Diamond Bourses (WFDB) and Manufacturers (IDMA) Kick Off Presidents' Meeting

Market Analysis
23/09/2019 11:51

The 21st Presidents’ Meeting of the International Diamond Manufacturers Association (IDMA) and the World Federation of Diamond Bourses (WFDB) begins today, September 23, in Dubai. It will take an in-depth look at the issue of synthetic diamonds with a panel discussion dedicated to this issue, while another panel will discuss traceability, provenance and blockchain technology. Both will feature high-level industry experts. “While Presidents’ Meetings are the intersessional events between the biennial World Diamond Congresses, this meeting is of utmost importance," said IDMA President Ronnie VanderLinden.

"Our industry is facing multiple challenges, from low rough diamond sales, a slack in manufacturing, a debilitating drop in prices of polished, to industry financing difficulties and a disturbing lack of consumer confidence in and desire for polished diamonds and diamond jewelry," VanderLinden commented. "We’ll have a lot to talk about in Dubai, and hopefully, we’ll get away with insights how to move forward and, among others, how to rekindle the consumers’ interest and desire for diamonds.” As he mentioned, synthetic diamonds are also a major discussion item on the sister organizations’ agendas. IDMA, WFDB, DDE and the Diamond Producers Association (DPA) have joined hands in organization of a roadshow of current diamond identification and detection technologies. The roadshow will run September 25 and 26.

“What distinguishes natural diamonds from lab-created diamonds ... is that natural diamonds are a non-renewable source,” said WFDB President Ernie Blom. “The supply of natural diamonds is limited by nature. Importantly, more expensive natural diamonds have historically maintained resale value after purchase which is tied to the inherent rarity of higher-quality natural diamonds. Synthetic diamonds will not hold value. Natural diamonds do.” He calls for the diamond trade to unite around a campaign to stress as much as possible the rarity of natural diamonds and the best way to express the rarity argument is related to the issue of the resale price. “As production of lab-grown diamonds is abundant, the price can never be sustained. This means that buying a lab-grown diamond will never give you back the same amount when you later try to resell it or when your children try to do the same,” Blom writes.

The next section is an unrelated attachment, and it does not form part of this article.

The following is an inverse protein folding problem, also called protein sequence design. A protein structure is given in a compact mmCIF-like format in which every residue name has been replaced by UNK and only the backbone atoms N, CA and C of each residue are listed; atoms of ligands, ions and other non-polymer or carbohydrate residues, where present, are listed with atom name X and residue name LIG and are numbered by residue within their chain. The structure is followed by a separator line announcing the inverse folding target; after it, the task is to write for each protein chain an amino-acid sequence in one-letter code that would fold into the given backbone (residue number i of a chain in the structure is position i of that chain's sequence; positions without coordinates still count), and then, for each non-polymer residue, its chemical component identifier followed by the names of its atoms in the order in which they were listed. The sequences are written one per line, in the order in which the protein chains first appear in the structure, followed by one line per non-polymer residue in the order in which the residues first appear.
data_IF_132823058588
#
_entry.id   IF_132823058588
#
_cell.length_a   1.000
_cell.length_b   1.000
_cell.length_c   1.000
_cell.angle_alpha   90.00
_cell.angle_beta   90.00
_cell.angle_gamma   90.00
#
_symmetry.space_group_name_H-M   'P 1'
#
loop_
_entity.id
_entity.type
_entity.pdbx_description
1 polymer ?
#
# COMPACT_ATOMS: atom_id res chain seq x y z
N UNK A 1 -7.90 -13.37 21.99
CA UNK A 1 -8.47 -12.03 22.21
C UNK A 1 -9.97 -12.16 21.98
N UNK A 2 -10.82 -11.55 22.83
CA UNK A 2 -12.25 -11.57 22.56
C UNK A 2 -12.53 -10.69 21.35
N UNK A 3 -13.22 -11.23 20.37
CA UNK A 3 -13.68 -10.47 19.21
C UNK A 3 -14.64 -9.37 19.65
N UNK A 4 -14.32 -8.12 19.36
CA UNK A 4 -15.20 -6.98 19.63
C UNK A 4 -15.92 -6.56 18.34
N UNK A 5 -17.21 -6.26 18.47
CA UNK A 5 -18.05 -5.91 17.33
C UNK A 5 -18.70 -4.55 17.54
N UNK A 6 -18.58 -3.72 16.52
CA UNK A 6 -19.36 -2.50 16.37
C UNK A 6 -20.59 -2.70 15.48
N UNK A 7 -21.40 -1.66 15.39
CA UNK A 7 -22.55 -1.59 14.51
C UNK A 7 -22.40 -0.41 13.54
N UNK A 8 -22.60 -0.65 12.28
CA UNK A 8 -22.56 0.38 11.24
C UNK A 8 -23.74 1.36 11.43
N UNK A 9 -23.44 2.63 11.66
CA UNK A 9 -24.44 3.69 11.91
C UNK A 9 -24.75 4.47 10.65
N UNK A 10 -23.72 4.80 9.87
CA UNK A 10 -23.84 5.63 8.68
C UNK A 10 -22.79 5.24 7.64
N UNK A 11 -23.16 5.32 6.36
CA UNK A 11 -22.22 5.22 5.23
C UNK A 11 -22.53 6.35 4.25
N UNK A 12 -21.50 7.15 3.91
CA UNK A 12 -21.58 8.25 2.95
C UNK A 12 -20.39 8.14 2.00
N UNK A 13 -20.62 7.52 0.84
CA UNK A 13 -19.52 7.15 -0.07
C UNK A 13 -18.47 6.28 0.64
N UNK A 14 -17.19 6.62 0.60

The special panel sessions bring together leading industry figures to debate two of the most important issues facing the trade. The first panel – "Lab-grown diamonds: a call for action" – will feature Israel Diamond Exchange President Yoram Dvash, IDMA President Ronnie VanderLinden, Diamond Producers Association CEO Jean-Marc Lieberherr, Bonas Diamond Brokers & Consultants India's Parul Marchant, and Rapaport India's Sathi Nair. The second expert panel will debate the issues of traceability, provenance and blockchain technology in rough diamond trading. The panelists are De Beers Group's Feriel Zerouki, NAMDIA's Kennedy Hemutenya, London Diamond Bourse President Alan Cohen, Alrosa's Head of International Relations Peter Karachiev, African Diamond Producers Association Executive-Secretary Edgar Carvalho, James Bernard, Director of Sales for the DMCC, and Iris Van Der Veken, Executive Director of the Responsible Jewellery Council.